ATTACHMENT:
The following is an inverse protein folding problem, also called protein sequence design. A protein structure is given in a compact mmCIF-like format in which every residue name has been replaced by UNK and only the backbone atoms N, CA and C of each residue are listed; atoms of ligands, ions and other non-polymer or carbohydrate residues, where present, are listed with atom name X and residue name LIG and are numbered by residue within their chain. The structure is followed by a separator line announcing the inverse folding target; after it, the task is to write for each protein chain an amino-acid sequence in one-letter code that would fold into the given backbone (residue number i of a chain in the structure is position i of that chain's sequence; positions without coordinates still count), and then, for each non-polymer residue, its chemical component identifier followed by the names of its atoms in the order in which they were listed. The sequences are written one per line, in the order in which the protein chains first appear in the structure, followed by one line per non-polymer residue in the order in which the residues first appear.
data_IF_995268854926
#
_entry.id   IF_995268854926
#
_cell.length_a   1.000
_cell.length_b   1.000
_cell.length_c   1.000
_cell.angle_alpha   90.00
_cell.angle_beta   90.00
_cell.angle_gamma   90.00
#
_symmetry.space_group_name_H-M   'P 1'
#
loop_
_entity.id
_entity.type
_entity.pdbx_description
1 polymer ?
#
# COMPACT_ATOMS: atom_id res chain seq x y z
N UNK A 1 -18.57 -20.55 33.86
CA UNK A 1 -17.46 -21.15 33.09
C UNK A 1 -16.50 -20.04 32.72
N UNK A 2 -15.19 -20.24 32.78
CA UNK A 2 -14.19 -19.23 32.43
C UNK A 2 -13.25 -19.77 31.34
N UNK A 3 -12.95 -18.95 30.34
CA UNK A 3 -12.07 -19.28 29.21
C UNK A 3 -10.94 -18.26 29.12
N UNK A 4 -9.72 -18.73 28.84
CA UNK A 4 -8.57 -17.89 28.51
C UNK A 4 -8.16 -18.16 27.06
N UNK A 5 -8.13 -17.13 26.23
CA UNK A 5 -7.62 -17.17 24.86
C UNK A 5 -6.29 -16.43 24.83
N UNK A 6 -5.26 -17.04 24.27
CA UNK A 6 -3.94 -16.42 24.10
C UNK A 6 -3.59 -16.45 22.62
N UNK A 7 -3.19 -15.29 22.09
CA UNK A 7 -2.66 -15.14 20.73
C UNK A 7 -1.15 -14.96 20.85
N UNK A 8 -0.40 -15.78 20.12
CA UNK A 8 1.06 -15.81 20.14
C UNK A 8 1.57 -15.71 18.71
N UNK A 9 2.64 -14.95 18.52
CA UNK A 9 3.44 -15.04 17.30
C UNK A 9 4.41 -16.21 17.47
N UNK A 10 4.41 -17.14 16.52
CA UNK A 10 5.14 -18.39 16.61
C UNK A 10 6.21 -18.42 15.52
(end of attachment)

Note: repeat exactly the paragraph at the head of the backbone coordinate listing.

The following is an inverse protein folding problem, also called protein sequence design. A protein structure is given in a compact mmCIF-like format in which every residue name has been replaced by UNK and only the backbone atoms N, CA and C of each residue are listed; atoms of ligands, ions and other non-polymer or carbohydrate residues, where present, are listed with atom name X and residue name LIG and are numbered by residue within their chain. The structure is followed by a separator line announcing the inverse folding target; after it, the task is to write for each protein chain an amino-acid sequence in one-letter code that would fold into the given backbone (residue number i of a chain in the structure is position i of that chain's sequence; positions without coordinates still count), and then, for each non-polymer residue, its chemical component identifier followed by the names of its atoms in the order in which they were listed. The sequences are written one per line, in the order in which the protein chains first appear in the structure, followed by one line per non-polymer residue in the order in which the residues first appear.